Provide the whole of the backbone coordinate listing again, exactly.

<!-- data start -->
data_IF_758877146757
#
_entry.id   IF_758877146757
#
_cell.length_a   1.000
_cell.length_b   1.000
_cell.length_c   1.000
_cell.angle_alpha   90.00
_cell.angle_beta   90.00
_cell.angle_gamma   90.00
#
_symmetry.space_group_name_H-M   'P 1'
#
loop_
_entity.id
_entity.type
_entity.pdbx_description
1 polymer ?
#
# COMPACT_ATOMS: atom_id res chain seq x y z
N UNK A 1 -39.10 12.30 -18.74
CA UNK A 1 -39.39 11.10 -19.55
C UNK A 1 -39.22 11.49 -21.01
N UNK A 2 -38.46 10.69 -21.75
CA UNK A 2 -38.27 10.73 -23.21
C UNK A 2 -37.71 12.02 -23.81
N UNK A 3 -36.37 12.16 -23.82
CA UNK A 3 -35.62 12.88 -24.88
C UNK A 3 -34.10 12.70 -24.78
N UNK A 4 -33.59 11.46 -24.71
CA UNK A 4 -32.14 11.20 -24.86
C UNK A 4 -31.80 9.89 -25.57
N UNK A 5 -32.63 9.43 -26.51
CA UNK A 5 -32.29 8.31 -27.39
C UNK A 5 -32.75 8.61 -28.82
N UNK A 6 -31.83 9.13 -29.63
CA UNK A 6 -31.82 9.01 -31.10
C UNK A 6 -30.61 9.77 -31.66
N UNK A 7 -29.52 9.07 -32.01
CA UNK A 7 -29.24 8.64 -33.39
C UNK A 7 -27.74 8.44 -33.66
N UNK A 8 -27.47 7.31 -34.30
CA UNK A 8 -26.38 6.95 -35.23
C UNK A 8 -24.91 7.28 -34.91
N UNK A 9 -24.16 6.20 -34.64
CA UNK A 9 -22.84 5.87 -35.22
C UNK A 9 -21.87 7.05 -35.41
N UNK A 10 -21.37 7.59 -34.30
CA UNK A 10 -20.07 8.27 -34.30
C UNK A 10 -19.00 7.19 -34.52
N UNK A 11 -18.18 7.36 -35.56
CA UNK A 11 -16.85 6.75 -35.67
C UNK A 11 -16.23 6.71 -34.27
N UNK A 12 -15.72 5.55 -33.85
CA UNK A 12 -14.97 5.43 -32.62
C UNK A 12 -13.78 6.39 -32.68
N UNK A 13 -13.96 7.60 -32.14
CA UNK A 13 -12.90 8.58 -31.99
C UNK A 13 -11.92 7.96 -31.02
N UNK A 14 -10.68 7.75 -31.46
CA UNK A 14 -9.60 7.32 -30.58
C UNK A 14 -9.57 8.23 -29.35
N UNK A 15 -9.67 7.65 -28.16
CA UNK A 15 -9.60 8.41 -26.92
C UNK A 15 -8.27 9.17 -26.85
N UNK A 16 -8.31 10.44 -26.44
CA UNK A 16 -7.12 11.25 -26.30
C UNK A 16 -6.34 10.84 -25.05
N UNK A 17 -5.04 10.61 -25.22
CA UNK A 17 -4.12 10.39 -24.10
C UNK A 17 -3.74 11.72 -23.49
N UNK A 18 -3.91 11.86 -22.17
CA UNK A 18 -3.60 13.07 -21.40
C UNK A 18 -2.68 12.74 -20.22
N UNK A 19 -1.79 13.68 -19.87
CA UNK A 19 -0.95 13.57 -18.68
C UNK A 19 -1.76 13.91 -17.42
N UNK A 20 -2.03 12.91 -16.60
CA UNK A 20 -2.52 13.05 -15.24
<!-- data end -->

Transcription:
data_IF_758877146757
#
_entry.id   IF_758877146757
#
_cell.length_a   1.000
_cell.length_b   1.000
_cell.length_c   1.000
_cell.angle_alpha   90.00
_cell.angle_beta   90.00
_cell.angle_gamma   90.00
#
_symmetry.space_group_name_H-M   'P 1'
#
loop_
_entity.id
_entity.type
_entity.pdbx_description
1 polymer ?
#
# COMPACT_ATOMS: atom_id res chain seq x y z
N UNK A 1 -39.10 12.30 -18.74
CA UNK A 1 -39.39 11.10 -19.55
C UNK A 1 -39.22 11.49 -21.01
N UNK A 2 -38.46 10.69 -21.75
CA UNK A 2 -38.27 10.73 -23.21
C UNK A 2 -37.71 12.02 -23.81
N UNK A 3 -36.37 12.16 -23.82
CA UNK A 3 -35.62 12.88 -24.88
C UNK A 3 -34.10 12.70 -24.78
N UNK A 4 -33.59 11.46 -24.71
CA UNK A 4 -32.14 11.20 -24.86
C UNK A 4 -31.80 9.89 -25.57
N UNK A 5 -32.63 9.43 -26.51
CA UNK A 5 -32.29 8.31 -27.39
C UNK A 5 -32.75 8.61 -28.82
N UNK A 6 -31.83 9.13 -29.63
CA UNK A 6 -31.82 9.01 -31.10
C UNK A 6 -30.61 9.77 -31.66
N UNK A 7 -29.52 9.07 -32.01
CA UNK A 7 -29.24 8.64 -33.39
C UNK A 7 -27.74 8.44 -33.66
N UNK A 8 -27.47 7.31 -34.30
CA UNK A 8 -26.38 6.95 -35.23
C UNK A 8 -24.91 7.28 -34.91
N UNK A 9 -24.16 6.20 -34.64
CA UNK A 9 -22.84 5.87 -35.22
C UNK A 9 -21.87 7.05 -35.41
N UNK A 10 -21.37 7.59 -34.30
CA UNK A 10 -20.07 8.27 -34.30
C UNK A 10 -19.00 7.19 -34.52
N UNK A 11 -18.18 7.36 -35.56
CA UNK A 11 -16.85 6.75 -35.67
C UNK A 11 -16.23 6.71 -34.27
N UNK A 12 -15.72 5.55 -33.85
CA UNK A 12 -14.97 5.43 -32.62
C UNK A 12 -13.78 6.39 -32.68
N UNK A 13 -13.96 7.60 -32.14
CA UNK A 13 -12.90 8.58 -31.99
C UNK A 13 -11.92 7.96 -31.02
N UNK A 14 -10.68 7.75 -31.46
CA UNK A 14 -9.60 7.32 -30.58
C UNK A 14 -9.57 8.23 -29.35
N UNK A 15 -9.67 7.65 -28.16
CA UNK A 15 -9.60 8.41 -26.92
C UNK A 15 -8.27 9.17 -26.85
N UNK A 16 -8.31 10.44 -26.44
CA UNK A 16 -7.12 11.25 -26.30
C UNK A 16 -6.34 10.84 -25.05
N UNK A 17 -5.04 10.61 -25.22
CA UNK A 17 -4.12 10.39 -24.10
C UNK A 17 -3.74 11.72 -23.49
N UNK A 18 -3.91 11.86 -22.17
CA UNK A 18 -3.60 13.07 -21.40
C UNK A 18 -2.68 12.74 -20.22
N UNK A 19 -1.79 13.68 -19.87
CA UNK A 19 -0.95 13.57 -18.68
C UNK A 19 -1.76 13.91 -17.42
N UNK A 20 -2.03 12.91 -16.60
CA UNK A 20 -2.52 13.05 -15.24